Ken Tarbuck   |   ETOL Main Page

Ken Tarbuck

Review: Ernest Mandel, Europe versus America?

(Autumn 1970)

From Marxist Studies, Vol. 2 No. 3, Autumn 1970.
Scanned and prepared for the Marxist Internet Archive by Paul Flewers.
Minor spelling errors have been corrected without indication.
Marked up by Einde O’ Callaghan for the Encyclopaedia of Trotskyism On-Line (ETOL).

Ernest Mandel,
Europe versus America? Contradictions of Imperialism,
New Left Books, London

In this short book (139 pages) Ernest Mandel sets out to examine the problems and contradictions facing the West European bourgeoisie in its attempts to compete with US imperialism. Also he examines the relative decline of US imperialism in the last decade. The book is extremely well documented with references and illustrative examples of the points Mandel wants to drive home.

One of the most important phenomena that have arisen in the postwar world and especially in the last decade has been the international concentration of capital. (Mandel seems to use this term rather indiscriminately to cover concentration, that is, growth of individual capitals by accumulation, and centralisation, that is, the bringing together of two or more existing capitals by way of mergers, etc.) Mandel distinguishes four forms which this concentration takes:

  1. The complete takeover of a nation’s industry, or at least the most significant portions, by outside capitalists. Thus the country is reduced to a semi-colony.
  2. Where only certain sectors of industry are taken over by foreign capital.
  3. Interpenetration of various capitals without any one country predominating.
  4. Concentration purely within the national boundaries.

He argues, and brings forward material to back up, that all of these processes are taking place, but that the one that is being pushed forward most vigorously is the interpenetration of capital. He convincingly demonstrates that the very nature of capitalism today urges on this process via international competition and technological innovations that this induces on an expanding scale. He writes about the third industrial revolution that we have witnessed since the end of the last war (which comprises atomic power, automation, computers, etc.) and points out how this has been part cause and part effect of this capital concentration. This arises today because there are some projects that need such vast amounts of capital to get them off the ground.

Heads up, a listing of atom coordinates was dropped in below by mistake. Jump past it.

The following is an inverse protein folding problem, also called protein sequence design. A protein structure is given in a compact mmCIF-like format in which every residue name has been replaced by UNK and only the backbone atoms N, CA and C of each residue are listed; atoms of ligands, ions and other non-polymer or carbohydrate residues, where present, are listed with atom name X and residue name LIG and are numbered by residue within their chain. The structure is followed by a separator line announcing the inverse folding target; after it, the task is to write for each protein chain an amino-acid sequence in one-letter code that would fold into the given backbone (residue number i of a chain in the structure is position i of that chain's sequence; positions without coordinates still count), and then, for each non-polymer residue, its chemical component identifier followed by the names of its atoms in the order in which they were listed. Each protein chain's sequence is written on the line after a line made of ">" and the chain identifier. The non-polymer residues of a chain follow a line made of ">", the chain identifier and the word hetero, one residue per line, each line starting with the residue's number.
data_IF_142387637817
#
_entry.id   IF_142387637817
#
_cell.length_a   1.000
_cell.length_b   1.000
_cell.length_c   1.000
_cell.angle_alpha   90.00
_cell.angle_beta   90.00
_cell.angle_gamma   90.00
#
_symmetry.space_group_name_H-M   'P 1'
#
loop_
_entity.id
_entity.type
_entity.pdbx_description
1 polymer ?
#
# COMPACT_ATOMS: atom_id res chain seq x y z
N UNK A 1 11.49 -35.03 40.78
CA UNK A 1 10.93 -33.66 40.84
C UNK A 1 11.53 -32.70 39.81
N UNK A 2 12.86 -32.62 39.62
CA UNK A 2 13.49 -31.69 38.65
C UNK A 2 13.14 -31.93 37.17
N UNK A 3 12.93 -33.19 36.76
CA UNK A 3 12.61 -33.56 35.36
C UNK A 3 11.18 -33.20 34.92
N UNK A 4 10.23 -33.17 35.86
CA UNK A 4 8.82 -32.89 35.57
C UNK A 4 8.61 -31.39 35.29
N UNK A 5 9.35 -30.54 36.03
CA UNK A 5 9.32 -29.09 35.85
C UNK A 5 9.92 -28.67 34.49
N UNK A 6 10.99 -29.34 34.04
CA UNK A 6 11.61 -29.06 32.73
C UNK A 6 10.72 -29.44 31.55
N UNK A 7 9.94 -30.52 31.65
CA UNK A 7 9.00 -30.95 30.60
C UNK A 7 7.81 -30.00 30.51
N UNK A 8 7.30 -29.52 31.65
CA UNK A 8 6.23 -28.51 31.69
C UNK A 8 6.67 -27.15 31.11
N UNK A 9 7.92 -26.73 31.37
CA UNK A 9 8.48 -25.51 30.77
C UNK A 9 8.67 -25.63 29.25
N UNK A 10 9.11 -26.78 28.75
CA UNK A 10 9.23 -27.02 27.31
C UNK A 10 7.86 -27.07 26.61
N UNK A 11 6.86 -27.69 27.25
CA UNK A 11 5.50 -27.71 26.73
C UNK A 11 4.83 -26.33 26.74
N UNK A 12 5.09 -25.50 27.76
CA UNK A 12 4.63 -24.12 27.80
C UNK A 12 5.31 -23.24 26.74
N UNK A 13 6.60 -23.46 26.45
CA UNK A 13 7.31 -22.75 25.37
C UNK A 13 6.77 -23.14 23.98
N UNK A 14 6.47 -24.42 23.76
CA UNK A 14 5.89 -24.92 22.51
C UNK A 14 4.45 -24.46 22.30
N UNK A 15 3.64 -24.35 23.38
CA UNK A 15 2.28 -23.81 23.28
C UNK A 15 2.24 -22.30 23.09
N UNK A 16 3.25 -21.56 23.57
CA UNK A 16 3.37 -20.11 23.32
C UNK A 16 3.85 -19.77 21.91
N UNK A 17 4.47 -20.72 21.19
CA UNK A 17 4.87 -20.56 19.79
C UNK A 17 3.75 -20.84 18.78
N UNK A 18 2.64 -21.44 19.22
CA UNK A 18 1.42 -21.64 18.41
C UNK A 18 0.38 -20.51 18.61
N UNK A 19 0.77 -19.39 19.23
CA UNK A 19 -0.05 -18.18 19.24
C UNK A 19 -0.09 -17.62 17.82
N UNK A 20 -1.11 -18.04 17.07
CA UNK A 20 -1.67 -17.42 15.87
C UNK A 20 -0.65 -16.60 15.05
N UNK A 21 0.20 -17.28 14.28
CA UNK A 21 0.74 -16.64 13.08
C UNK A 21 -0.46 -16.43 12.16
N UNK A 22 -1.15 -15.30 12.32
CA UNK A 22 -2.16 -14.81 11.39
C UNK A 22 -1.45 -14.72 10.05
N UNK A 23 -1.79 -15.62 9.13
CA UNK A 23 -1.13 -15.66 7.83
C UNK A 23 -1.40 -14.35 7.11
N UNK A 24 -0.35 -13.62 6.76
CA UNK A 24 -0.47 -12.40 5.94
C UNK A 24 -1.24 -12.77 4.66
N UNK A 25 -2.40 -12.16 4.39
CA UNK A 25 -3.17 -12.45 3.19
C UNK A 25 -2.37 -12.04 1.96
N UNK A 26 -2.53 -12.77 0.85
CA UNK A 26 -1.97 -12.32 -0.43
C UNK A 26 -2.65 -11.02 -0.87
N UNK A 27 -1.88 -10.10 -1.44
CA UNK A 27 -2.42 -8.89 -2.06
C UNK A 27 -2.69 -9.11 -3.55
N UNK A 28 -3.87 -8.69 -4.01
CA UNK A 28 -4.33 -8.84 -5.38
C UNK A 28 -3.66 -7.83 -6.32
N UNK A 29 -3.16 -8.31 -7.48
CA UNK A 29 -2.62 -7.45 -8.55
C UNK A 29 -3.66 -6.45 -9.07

Mandel also brings into his analysis the thesis that since the last war we have lived through an upward movement of a Kondratiev ‘long wave’, and now we are moving into a downward movement. This would partly account for the long and sustained boom in the capitalist world since the early 1950s. However, this does somewhat contradict Mandel’s references to the ‘permanent arms economy’ which are thrown in without any explanation of what he means by this phrase. One can only presume that he means something different from what the Cliff–Kidron school infers from this, since he is at some pains throughout to snipe at Kidron in his extensive footnotes.

We can see then that the main theme of the book relates to the question of whether American imperialism will dominate West Europe completely in the coming decade or whether the West European bourgeoisie can extend the EEC and develop large and powerful units with which they can not only survive but also compete. In the process it becomes abundantly clear that the nation state is no longer a viable instrument for the protection of capitalism in Europe.

However, Mandel does not deal adequately with the question raised by Servan-Schreiber (The American Challenge, Pelican Books): the tremendous expansion of US capital inside Europe and the prospect of its becoming the third largest industrial power in the world within the next decade. Mandel’s treatment of this point is somewhat cursory.

Although there is a chapter devoted to the division of the world market and some very useful material provided regarding the relative decline of the importance of the ‘Third World’ in international trade, there is no attempt to analyse the real changes that this indicates as to the nature of imperialism. One sentence points to very important problems that this trend brings: ‘It is evidence of the increasing trend of industrial nations to exchange their industrial products amongst themselves, thus denying the safety valve of the export of industrial goods to non-industrialised countries.’ Yet this point is never taken up and developed. This is rather disappointing because the whole process raises quite fundamental questions about the theory of imperialism and also the concrete one of the continued impoverishment of the colonial world.

At one point when writing about the working class and inter-imperialist conflict Mandel gives an indication of how out of touch he is regarding the realities of the British scene when he writes: ‘... it should be noted that the attempt by Enoch Powell in England to exploit racist currents politically has so far only found an echo among the most demoralised and backward sectors of the British working class.’ If Mandel does not understand that Powell has in fact found quite wide echoes in most strata of the population and that he (Powell) has in fact legitimised racial prejudice to some extent then he is whistling in the dark.

The above is perhaps indicative of the rather sweeping generalities which are scattered through this short book. It is merely a skeleton on which much more could have been built. There is a great deal of information here but it has been compressed to the extent that it cannot deal with all the questions it raises. At the end of the book there is an impressive list of sources quoted, but unfortunately no index. Whilst it is a book that should be read because of the questions it raises, it is overpriced at 35 shillings.

Ken Tarbuck   |   ETOL Main Page

Last updated: 14 October 2014